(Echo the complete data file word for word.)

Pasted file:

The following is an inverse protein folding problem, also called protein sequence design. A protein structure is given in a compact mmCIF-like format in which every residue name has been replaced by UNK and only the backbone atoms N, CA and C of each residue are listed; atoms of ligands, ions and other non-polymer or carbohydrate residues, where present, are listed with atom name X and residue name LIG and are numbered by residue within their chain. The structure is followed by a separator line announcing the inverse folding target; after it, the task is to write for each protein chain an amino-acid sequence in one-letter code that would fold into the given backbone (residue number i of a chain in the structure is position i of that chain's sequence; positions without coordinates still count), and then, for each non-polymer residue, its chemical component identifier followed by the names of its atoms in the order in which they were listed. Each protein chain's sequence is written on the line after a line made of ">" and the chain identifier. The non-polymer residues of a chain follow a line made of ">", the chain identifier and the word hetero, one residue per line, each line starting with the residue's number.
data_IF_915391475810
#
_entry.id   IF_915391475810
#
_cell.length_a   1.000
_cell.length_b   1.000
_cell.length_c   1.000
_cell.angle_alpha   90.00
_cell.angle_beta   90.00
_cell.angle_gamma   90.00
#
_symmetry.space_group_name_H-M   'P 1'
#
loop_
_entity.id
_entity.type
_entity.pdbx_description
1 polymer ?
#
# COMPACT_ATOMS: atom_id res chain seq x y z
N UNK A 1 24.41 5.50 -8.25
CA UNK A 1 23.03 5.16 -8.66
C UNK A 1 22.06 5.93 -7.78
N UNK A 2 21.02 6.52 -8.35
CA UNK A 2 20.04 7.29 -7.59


The following is an inverse protein folding problem, also called protein sequence design. A protein structure is given in a compact mmCIF-like format in which every residue name has been replaced by UNK and only the backbone atoms N, CA and C of each residue are listed; atoms of ligands, ions and other non-polymer or carbohydrate residues, where present, are listed with atom name X and residue name LIG and are numbered by residue within their chain. The structure is followed by a separator line announcing the inverse folding target; after it, the task is to write for each protein chain an amino-acid sequence in one-letter code that would fold into the given backbone (residue number i of a chain in the structure is position i of that chain's sequence; positions without coordinates still count), and then, for each non-polymer residue, its chemical component identifier followed by the names of its atoms in the order in which they were listed. Each protein chain's sequence is written on the line after a line made of ">" and the chain identifier. The non-polymer residues of a chain follow a line made of ">", the chain identifier and the word hetero, one residue per line, each line starting with the residue's number.
data_IF_915391475810
#
_entry.id   IF_915391475810
#
_cell.length_a   1.000
_cell.length_b   1.000
_cell.length_c   1.000
_cell.angle_alpha   90.00
_cell.angle_beta   90.00
_cell.angle_gamma   90.00
#
_symmetry.space_group_name_H-M   'P 1'
#
loop_
_entity.id
_entity.type
_entity.pdbx_description
1 polymer ?
#
# COMPACT_ATOMS: atom_id res chain seq x y z
N UNK A 1 24.41 5.50 -8.25
CA UNK A 1 23.03 5.16 -8.66
C UNK A 1 22.06 5.93 -7.78
N UNK A 2 21.02 6.52 -8.35
CA UNK A 2 20.04 7.29 -7.59